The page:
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  1. 9. Services, goods and facilities

    From: Policy on preventing discrimination because of pregnancy and breastfeeding

    Section 1 of the Code prohibits discrimination in “services, goods and facilities” based on pregnancy and breastfeeding. This includes educational institutions, hospitals and health services, insurance providers, public places like malls and parks, public transit, and stores and restaurants. This means that women who are pregnant, or who bring their babies to a restaurant or a theatre, cannot be denied service or access unless there is a bona fide reason for doing so.

  2. Faith in the public school system: Principles for reconciliation

    From: Creed, freedom of religion and human rights - Special issue of Diversity Magazine - Volume 9:3 Summer 2012

    Freedom of religion includes both the right to manifest beliefs and practices and the right to be free from state coercion or constraint in matters of religion. This paper looks at the scope and interaction of these two aspects of freedom of religion in the context of religious accommodation issues in public schools.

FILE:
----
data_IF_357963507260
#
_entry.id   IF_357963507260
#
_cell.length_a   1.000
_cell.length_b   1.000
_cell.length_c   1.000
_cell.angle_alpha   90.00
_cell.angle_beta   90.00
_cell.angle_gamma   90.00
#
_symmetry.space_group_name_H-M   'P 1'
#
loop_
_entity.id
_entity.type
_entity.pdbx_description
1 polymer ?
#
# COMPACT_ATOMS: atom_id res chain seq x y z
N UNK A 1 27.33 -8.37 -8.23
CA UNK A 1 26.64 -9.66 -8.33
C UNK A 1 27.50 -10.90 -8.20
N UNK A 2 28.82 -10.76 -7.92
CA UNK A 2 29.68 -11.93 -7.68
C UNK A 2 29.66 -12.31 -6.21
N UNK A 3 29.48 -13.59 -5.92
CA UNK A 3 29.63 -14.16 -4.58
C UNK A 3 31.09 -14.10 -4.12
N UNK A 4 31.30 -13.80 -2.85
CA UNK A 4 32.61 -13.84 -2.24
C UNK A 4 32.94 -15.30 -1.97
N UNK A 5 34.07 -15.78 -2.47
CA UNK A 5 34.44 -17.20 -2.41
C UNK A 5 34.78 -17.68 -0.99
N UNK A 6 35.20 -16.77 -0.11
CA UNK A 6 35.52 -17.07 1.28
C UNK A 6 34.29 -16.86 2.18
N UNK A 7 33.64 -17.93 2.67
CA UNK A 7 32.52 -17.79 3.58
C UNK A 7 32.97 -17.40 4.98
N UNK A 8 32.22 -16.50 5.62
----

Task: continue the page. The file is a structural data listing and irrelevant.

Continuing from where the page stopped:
3. Across the curriculum: ideas for other activities

    From: Teaching human rights in Ontario - A guide for Ontario schools

    This section includes ideas for other curriculum areas, like role-play techniques in drama classes. Where appropriate, additional references have been provided, but many of the resources are already in this package. For example, to do role-plays during dramatic arts activities, use the case studies in the Students' handouts.

  4. 4. Creed

    From: Policy on preventing discrimination based on creed

    Policy framework

    Creed is a prohibited ground of discrimination under the Ontario Human Rights Code. The fact that Ontario adopted the term creed (or "la croyance" in French) in its human rights legislation, and not another term (such as religion, religious belief or religious creed as used in other Canadian human rights statutes), is significant when interpreting its meaning. It suggests that creed may have a meaning that is distinct from these other closely related terms.[65]  

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